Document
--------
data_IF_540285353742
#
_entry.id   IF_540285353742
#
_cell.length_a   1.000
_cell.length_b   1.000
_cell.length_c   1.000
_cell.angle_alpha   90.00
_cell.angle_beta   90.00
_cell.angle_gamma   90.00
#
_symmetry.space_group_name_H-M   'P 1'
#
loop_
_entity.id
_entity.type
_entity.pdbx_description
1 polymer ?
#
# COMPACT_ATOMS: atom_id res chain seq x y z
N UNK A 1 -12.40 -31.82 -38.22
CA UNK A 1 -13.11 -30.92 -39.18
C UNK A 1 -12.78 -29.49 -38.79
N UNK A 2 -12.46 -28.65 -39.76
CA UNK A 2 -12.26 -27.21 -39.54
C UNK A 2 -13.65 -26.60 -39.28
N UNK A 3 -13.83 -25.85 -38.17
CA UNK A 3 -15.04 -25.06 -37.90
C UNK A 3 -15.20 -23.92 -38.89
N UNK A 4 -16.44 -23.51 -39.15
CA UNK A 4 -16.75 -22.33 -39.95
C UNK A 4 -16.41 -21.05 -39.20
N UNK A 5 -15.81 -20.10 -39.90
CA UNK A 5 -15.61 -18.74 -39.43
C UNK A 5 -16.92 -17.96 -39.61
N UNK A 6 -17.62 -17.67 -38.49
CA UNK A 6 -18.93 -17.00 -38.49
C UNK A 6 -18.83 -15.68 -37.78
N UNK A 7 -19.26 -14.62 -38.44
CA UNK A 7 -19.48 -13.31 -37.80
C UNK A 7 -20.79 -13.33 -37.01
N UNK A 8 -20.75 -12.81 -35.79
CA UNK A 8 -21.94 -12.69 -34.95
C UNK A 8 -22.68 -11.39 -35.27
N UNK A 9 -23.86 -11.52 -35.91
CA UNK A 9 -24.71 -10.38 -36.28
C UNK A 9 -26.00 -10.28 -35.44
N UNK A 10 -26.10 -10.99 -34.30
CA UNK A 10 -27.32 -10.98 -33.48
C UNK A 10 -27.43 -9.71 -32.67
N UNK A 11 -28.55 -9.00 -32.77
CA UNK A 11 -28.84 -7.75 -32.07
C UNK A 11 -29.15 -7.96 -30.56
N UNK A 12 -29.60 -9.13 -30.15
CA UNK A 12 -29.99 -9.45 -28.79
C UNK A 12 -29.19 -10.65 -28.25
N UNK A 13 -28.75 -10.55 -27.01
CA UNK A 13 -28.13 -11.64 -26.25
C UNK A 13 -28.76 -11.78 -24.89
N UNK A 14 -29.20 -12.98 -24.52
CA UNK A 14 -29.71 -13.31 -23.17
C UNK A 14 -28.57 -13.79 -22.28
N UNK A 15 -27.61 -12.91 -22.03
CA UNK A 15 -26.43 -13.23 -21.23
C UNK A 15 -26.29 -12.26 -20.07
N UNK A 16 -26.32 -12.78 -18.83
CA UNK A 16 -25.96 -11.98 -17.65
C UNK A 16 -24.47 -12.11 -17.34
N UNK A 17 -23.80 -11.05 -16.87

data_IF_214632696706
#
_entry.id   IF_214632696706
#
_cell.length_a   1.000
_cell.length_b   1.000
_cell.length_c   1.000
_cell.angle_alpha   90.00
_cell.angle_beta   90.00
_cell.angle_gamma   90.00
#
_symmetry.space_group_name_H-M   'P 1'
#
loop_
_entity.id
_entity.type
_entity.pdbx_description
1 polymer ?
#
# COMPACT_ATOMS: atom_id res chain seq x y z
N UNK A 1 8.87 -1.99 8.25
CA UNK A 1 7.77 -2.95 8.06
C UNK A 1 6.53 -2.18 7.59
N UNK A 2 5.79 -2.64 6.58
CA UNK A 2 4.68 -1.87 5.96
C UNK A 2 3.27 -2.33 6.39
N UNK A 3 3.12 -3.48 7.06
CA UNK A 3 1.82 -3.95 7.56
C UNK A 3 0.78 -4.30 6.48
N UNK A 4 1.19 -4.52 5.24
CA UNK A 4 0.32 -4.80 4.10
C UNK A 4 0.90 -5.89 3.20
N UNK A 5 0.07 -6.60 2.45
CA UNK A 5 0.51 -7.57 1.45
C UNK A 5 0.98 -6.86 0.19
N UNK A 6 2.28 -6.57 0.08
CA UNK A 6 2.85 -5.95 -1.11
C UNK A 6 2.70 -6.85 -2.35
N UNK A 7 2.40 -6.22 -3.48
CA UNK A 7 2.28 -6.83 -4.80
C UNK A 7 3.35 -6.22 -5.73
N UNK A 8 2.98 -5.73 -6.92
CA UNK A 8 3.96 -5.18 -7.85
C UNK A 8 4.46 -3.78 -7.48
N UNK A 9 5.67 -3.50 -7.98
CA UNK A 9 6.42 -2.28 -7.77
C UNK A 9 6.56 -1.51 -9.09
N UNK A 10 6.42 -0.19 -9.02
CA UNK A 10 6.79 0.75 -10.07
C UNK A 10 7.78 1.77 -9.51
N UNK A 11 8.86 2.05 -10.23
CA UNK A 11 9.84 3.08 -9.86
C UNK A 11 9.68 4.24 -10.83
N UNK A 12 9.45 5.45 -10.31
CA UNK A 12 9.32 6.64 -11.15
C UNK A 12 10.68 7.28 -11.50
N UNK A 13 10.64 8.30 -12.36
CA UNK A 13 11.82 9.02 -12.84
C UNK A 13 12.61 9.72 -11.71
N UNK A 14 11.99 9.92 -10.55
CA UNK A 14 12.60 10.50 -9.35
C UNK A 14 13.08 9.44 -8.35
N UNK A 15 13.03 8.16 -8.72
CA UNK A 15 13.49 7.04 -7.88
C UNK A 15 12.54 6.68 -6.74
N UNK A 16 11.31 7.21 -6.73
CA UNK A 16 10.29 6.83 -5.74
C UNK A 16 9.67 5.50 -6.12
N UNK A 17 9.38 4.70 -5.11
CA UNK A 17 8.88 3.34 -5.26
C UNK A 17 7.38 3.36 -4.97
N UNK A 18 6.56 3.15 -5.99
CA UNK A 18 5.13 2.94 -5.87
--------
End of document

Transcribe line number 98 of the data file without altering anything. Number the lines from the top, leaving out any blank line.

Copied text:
C UNK A 3 0.78 -4.30 6.48